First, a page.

Like C. wisteriana, this species is myco-heterotrophic, parasitizing mycorrhizal fungi to obtain carbon and other necessary nutrients. Consequently, this species never produces leaves. Both Corallorhiza species are found scattered throughout Missouri and can be found in a variety of habitats, but seem to prefer open woodlands on xeric to mesic soils.

Corallorhiza odontorhiza. These are cleistogamous flowering stems that Casey and I monitored from just after emergence. The flowers never opened and ovaries began to swell prior to the flowering stems reaching their full height.

-OZB

 

Missouri Orchids – Tipularia discolor (cranefly orchid)

Tipularia discolor, the cranefly orchid so-called due to the appearance of the flowers to a hovering group of crane flies.

Tipularia discolor, or the ‘cranefly orchid,’  was first collected in Missouri in 1988 and new discoveries across the Midwest in recent decades suggest it is actively expanding its range. Similar to the puttyroot orchid (Aplectrum hyemale), this orchid blooms in the summer without the presence of any leaves. Leaves emerge in autumn and are usually completely withered by May. Both the common and genus names come from the apparent resemblance of the open flowers to that of crane flies in the genus Tipula. Moths in the family Noctuidae are the primary pollinators and use their proboscises to collect nectar from the long nectar spurs of the flowers.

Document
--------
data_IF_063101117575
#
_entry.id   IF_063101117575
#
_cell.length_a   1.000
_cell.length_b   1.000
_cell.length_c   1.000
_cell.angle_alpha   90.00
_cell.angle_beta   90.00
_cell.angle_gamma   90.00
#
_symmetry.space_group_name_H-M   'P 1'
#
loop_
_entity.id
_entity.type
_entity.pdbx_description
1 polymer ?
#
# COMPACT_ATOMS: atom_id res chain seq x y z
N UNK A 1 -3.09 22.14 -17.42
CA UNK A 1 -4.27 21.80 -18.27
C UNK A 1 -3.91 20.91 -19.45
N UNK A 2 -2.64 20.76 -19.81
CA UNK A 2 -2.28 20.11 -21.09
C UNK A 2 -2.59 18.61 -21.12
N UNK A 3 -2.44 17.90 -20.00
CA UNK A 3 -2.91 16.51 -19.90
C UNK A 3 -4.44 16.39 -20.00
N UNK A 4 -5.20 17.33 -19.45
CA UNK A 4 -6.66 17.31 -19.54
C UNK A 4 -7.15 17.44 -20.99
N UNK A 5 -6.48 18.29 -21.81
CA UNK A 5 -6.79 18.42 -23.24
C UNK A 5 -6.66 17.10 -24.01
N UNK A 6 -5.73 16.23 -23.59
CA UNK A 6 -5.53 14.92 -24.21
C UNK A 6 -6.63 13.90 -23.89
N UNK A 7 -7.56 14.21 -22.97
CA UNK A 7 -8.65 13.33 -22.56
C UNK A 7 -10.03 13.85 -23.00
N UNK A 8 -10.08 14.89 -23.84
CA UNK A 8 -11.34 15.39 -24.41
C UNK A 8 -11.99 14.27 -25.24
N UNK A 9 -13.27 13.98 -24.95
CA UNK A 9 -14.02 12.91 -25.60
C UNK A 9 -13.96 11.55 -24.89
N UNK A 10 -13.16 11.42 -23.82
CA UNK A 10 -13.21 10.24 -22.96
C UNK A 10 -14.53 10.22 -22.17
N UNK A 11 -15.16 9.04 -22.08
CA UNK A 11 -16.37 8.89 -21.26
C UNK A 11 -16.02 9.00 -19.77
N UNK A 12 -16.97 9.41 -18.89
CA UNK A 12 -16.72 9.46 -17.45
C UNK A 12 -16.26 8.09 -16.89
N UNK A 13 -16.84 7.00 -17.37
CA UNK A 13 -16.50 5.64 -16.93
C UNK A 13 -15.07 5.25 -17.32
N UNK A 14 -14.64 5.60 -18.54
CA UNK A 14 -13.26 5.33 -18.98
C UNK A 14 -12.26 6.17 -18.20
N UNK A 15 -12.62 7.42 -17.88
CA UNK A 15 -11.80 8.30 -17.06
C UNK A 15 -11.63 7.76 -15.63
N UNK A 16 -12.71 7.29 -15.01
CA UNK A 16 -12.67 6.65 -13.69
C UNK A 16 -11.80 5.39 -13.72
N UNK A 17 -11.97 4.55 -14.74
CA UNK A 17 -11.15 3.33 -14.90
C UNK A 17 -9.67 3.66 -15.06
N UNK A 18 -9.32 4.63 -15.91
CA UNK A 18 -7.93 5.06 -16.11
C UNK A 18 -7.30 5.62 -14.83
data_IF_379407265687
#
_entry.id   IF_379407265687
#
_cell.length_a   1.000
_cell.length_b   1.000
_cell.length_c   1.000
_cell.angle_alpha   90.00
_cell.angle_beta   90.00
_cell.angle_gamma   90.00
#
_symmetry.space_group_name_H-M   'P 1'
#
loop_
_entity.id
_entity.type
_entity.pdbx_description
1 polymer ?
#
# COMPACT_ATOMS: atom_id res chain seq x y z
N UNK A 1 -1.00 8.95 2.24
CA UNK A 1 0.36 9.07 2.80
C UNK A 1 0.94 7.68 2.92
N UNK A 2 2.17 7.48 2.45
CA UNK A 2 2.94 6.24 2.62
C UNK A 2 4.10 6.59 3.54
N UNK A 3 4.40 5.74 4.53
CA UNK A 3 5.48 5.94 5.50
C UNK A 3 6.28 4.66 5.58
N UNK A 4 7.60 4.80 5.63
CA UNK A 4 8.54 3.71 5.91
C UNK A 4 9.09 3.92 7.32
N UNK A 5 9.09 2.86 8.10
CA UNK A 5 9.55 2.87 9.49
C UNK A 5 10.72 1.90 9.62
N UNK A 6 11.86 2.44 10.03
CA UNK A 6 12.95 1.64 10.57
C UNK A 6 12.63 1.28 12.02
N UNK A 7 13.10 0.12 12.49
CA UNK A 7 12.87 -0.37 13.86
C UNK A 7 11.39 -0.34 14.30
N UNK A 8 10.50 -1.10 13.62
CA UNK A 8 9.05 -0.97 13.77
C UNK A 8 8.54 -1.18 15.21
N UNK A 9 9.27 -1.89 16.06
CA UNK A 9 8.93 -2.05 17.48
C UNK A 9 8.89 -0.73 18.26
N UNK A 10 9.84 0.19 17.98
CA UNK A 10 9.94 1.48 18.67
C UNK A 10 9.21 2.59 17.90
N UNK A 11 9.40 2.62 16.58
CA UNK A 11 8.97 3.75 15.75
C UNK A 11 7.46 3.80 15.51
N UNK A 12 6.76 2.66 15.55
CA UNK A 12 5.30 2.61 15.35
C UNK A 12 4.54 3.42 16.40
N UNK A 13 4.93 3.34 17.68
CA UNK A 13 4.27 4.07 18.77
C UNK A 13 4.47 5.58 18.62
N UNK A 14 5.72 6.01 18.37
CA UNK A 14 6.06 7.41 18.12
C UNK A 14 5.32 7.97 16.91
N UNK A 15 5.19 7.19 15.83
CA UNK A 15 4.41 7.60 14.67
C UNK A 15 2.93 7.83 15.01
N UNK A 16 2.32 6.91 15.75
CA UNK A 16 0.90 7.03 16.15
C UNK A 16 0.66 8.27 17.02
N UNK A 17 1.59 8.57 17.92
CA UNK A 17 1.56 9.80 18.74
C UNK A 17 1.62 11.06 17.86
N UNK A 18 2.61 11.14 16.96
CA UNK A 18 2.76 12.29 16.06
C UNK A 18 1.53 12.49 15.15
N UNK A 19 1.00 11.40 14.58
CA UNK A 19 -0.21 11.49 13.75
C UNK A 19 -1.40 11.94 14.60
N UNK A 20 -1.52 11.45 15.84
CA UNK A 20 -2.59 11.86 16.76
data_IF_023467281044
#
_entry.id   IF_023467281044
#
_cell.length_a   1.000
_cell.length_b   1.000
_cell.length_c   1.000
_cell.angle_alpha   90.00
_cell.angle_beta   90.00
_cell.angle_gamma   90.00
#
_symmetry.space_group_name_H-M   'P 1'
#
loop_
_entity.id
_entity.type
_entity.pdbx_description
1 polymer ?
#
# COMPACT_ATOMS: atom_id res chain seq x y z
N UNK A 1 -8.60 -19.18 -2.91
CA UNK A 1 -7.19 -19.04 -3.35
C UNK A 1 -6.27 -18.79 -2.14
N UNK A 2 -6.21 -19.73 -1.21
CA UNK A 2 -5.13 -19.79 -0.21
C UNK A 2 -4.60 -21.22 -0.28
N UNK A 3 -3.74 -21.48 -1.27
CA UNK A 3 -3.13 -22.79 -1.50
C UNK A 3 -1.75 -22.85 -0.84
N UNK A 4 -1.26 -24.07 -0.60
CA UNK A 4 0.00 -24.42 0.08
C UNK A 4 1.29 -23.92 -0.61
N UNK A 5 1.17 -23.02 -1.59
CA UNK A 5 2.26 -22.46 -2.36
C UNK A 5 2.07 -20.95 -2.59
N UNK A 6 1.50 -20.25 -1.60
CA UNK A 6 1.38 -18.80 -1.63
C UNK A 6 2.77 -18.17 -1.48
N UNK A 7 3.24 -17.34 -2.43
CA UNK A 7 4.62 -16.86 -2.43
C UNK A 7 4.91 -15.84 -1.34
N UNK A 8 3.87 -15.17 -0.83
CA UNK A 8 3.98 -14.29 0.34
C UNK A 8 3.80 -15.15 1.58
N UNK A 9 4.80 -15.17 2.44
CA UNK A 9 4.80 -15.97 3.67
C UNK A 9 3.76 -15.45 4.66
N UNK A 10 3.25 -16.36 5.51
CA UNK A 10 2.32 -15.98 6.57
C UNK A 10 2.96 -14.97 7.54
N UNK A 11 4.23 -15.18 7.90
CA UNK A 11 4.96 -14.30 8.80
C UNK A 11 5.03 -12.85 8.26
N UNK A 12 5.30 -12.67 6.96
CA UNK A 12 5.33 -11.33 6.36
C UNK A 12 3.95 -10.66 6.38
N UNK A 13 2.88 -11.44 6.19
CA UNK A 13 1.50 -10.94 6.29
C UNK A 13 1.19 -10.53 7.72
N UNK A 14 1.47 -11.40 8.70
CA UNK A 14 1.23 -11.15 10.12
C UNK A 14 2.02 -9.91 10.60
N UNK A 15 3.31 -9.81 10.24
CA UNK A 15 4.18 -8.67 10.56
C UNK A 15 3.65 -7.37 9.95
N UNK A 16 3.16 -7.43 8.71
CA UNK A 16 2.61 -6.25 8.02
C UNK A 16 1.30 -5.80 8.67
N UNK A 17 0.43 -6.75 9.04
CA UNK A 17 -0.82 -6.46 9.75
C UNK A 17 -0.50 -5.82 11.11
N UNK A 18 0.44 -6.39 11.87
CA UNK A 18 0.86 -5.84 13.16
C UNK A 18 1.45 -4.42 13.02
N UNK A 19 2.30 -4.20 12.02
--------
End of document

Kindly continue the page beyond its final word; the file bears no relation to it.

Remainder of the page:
This is the only species in the genus to be found in the Americas. Casey and I found these plants in Stoddard County on August 1st of this year.

Tipularia discolor blooms in tight bud. The nectar spurs are easy to discern at this stage of development.

-OZB

 

 

A few nesting Missouri birds from 2020

As usual, I am woefully behind on processing images this year, probably worse than usual actually. I’ve also not put much work into birds this year, a general trend over the past few years. Too much I’m interested in and not enough time. Anyway, here is some avian miscellany from 2020 so far.

Cerulean Warbler photographed at Weldon Spring C.A.

My quest is to get the perfect Cerulean Warbler shot. These are not it, but getting closer. Better luck next year.

Cerulean Warbler photographed at Weldon Spring C.A.
Cerulean Warbler photographed at Weldon Spring C.A.

This pair of Blue-grey Gnatcatchers were also photographed this spring at Weldon Spring Conservation Area.

Blue-grey Gnatcatcher (female), Weldon Springs CA
Blue-grey Gnatcatcher (male), Weldon Springs CA

A pair of Louisiana Waterthrush were usually easy to find in a territory that the trail ran through.

Louisiana Waterthrush, Weldon Springs C.A.

This Horned Lark was found back in March at Riverlands.

Horned Lark, Riverlands Migratory Bird Sanctuary
Horned Lark, Riverlands Migratory Bird Sanctuary

I was happy to fins this Hairy Woodpecker nest this past spring, but, unfortunately, the parents never got used to my presence so I didn’t spend much time here.